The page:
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Business owners turning to self-storage facilities

03 March 2017

Self-storage facilities, or “Do-It-Yourself” (DIY) storage spaces are emerging as alternative solutions for businesses looking to scale space usage according to their needs, and correspondingly, optimise operational costs. In the face of an increasingly challenging economic climate, the solutions-based concept has grown into an avenue for business owners to exercise fiscal prudence with efficacy.
 
In a survey of 207 personal and business users by Knight Frank and Lock+Store, nearly half of business storage users cite cost as a key driver for turning to self-storage facilities. This is followed by 37% of users occupying self-storage spaces due to the nature of their business – start-ups, home offices and e-tailers, where the evolving dynamics of businesses has afforded them operational agility without necessary conformity to a fixed office space (see Exhibit 7).

The self-storage model has also introduced the accessibility of on-demand space scaling in accordance to a business’ needs, accommodating upturns in usage during peak festive periods and reductions in space requirements with ease. Without the strain of static, long-term tenancy agreements, the flexible setup further encourages cost optimisation and operational elasticity.

Users are now also better protected by operators registered under the Self Storage Association Asia (SSAA), a seven-member coalition of owners, managers, and suppliers focused on growing and supporting the industry though education, advocacy and awareness. While strict adherence is implied only for members, SSAA hopes to set the bar for good industry practices and standards that include offering storage insurance for users, compulsory insurance requirements for facility operators, fire safety implements and security and access system safeguards.

With Singapore’s e-commerce market to total retail share projected to grow by 4.6% from 2015 to 2025 in an e-conomy SEA study conducted by Google and Temasek, there is room for growth for the self-storage space industry. Over the past five years, the number of self-storage operators has increased by more than threefold, from an estimated eight operators to about 27 self-storage operators with more than 80 facilities in Singapore, currently.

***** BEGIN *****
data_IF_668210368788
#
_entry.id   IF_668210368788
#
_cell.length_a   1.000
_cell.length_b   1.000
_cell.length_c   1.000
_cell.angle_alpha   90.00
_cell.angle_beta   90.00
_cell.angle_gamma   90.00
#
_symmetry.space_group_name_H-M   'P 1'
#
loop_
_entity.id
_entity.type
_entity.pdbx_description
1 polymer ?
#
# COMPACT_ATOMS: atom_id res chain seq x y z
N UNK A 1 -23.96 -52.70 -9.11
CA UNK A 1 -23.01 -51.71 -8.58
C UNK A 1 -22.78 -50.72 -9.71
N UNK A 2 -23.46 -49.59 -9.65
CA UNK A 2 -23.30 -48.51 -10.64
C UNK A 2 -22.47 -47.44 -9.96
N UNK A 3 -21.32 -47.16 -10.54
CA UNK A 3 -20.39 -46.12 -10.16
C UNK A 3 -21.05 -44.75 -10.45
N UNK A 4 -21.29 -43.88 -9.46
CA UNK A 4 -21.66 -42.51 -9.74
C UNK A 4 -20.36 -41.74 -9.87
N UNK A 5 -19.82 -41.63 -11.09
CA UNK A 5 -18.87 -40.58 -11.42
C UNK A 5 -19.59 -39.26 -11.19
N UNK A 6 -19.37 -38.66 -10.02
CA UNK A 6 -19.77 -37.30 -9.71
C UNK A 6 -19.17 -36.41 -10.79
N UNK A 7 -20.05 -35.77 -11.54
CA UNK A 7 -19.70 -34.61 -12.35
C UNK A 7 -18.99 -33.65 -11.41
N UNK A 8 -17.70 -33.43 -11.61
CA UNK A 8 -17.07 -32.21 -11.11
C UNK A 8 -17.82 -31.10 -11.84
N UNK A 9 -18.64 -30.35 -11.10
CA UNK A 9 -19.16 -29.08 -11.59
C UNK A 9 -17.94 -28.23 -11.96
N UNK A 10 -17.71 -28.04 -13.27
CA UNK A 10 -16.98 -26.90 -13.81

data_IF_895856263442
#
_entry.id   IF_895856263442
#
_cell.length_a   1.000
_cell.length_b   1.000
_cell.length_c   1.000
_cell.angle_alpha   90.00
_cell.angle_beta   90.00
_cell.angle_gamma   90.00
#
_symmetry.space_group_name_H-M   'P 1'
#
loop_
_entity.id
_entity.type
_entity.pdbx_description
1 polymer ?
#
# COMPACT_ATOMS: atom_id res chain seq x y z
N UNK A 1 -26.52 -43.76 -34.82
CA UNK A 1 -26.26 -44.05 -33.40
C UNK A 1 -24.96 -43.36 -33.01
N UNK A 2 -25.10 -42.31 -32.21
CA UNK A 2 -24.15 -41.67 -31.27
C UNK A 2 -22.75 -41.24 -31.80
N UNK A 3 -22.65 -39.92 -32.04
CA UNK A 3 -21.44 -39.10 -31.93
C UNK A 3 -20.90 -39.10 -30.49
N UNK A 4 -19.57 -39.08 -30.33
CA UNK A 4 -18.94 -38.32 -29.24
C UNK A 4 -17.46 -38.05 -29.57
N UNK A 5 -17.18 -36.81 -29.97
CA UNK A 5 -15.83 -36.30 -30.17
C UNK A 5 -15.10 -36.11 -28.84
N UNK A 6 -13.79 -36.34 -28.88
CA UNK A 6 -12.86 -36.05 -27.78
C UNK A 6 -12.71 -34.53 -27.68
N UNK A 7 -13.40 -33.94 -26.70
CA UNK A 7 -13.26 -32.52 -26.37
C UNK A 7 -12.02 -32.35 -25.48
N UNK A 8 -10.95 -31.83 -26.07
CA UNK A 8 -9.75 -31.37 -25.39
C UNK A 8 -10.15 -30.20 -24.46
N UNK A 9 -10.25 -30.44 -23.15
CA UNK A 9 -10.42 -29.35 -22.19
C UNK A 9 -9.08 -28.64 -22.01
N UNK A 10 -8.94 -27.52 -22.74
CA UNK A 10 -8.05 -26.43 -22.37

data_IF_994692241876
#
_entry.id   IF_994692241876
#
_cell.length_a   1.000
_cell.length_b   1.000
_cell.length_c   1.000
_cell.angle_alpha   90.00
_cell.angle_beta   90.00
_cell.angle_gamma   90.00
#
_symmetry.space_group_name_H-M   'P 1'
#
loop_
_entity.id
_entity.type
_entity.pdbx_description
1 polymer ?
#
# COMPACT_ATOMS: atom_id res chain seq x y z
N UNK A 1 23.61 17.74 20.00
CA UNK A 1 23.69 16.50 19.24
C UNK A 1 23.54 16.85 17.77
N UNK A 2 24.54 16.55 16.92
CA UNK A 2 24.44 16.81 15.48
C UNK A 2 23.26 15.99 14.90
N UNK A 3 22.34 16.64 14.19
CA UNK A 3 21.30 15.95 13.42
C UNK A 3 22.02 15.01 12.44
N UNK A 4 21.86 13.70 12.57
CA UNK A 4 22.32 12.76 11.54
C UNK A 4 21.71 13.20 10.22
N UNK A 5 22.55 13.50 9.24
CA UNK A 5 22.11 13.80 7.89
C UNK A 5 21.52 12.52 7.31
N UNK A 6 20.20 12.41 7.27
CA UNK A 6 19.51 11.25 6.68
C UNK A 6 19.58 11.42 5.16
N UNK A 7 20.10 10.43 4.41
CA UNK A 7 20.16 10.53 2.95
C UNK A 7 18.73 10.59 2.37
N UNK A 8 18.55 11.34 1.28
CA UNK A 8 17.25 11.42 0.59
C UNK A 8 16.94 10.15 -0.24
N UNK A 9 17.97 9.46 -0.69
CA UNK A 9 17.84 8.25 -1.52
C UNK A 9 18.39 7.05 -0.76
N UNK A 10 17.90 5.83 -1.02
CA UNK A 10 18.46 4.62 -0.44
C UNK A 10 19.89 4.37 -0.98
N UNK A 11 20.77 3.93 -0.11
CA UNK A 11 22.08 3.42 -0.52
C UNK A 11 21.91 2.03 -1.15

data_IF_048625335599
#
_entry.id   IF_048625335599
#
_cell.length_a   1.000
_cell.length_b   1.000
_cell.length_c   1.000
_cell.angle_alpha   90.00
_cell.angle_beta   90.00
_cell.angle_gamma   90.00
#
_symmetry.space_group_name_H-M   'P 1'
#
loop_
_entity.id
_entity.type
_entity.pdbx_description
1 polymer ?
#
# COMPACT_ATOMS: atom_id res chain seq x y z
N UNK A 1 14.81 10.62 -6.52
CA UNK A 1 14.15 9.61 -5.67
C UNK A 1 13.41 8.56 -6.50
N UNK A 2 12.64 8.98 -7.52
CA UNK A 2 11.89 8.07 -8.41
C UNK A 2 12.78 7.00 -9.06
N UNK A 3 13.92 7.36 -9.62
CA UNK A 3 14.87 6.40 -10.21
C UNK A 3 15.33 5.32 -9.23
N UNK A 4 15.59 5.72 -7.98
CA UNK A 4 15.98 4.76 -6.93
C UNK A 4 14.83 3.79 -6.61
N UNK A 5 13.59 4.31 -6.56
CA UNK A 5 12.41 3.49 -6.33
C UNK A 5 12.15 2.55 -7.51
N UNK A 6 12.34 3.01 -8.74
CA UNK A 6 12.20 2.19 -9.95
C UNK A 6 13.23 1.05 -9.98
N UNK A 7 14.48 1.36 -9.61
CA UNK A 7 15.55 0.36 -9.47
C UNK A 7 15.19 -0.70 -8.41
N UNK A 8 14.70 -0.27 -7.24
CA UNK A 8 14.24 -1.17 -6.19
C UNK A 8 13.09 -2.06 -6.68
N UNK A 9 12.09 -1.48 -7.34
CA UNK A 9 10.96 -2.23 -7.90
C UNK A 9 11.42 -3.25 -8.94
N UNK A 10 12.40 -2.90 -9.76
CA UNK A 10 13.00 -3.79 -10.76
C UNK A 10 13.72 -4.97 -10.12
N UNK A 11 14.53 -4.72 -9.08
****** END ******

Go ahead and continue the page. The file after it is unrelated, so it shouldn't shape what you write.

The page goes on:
Helen Ng, Chairman, SSAA and Chief Executive Officer, Lock+Store says, “The digital push in Singapore and dismal brick-and-mortar retail scene has led to an increase in demand for self-storage among e-commerce business owners and SMEs with a strong online business presence.  New self-storage operators with diverse offerings have emerged in recent years to meet this demand.  We encourage new operators to seek accreditation with the SSAA.  This will help uplift industry standards and instil greater confidence amongst self-storage users.

This is further evidenced by findings from a survey by Ipsos Business Consulting – the average occupancy of island-wide self-storage facilities in Singapore stood at 74% in 2015, higher than the 71% average occupancy across six Asian countries4. This is regardless of Singapore’s high gross floor area of self-storage space at 0.425 sq ft per capita, which is slightly behind Hong Kong, at 0.651 sq ft per capita.

In estimates by the 2013 Singapore Population White Paper, Singapore’s population is also projected by to swell from the current population size of 5.6 million to up to 6.9 million by 2030, reducing the GFA of self-storage space per capita projection to a potential low of 0.339 sq ft of self-storage space per capita. The projected drop in available space for consumer and business use paves the way for self-storage facilities to establish their presence in future growth areas, such as the regional hubs of Woodlands, Paya Lebar and the upcoming second CBD, Jurong Lake District (see Exhibit 11).

Opportunities also abound for industrialists looking to reposition or restructure their warehousing assets to the self-storage concept, enabling higher spatial and tenure flexibility, and infinitely expanding their potential occupier clientele.

Tan Boon Leong, Executive Director and Head of Industrial, Knight Frank Singapore comments, "The cost of converting a typical industrial space to a self-storage facility is relatively inexpensive, standing at less than $100 psf with lesser building alterations compared to other type of uses. Owners also have the flexibility of converting only a certain portion of their building for self-storage uses.

“Such ease of entry into the self-storage business has given rise to an increase in enquiries from vendors seeking to convert their industrial space, whether fully or partially.”

With more new entrants expected to join the bandwagon as the self-storage industry grows, the increased competition is set to benefit consumers – better rates, packages, incentives and the availability of added-services. For instance, Lock + Store also provides onsite postal services, pop stations and box shops to enhance the convenience of its storage users, especially for those in the online business.

Alice Tan, Director and Head of Consultancy & Research, Knight Frank, says, “The rising trend of shrinking living spaces amid elevated property prices in land scarce Singapore is a chief demand driver for self-storage space. The market share of business users is also set to grow going forward with the rise of entrepreneurship and start-up culture, where operational flexibility and cost efficiency are paramount factors and self-storage appeals as an alternative storage solution to better manage costs for small businesses.”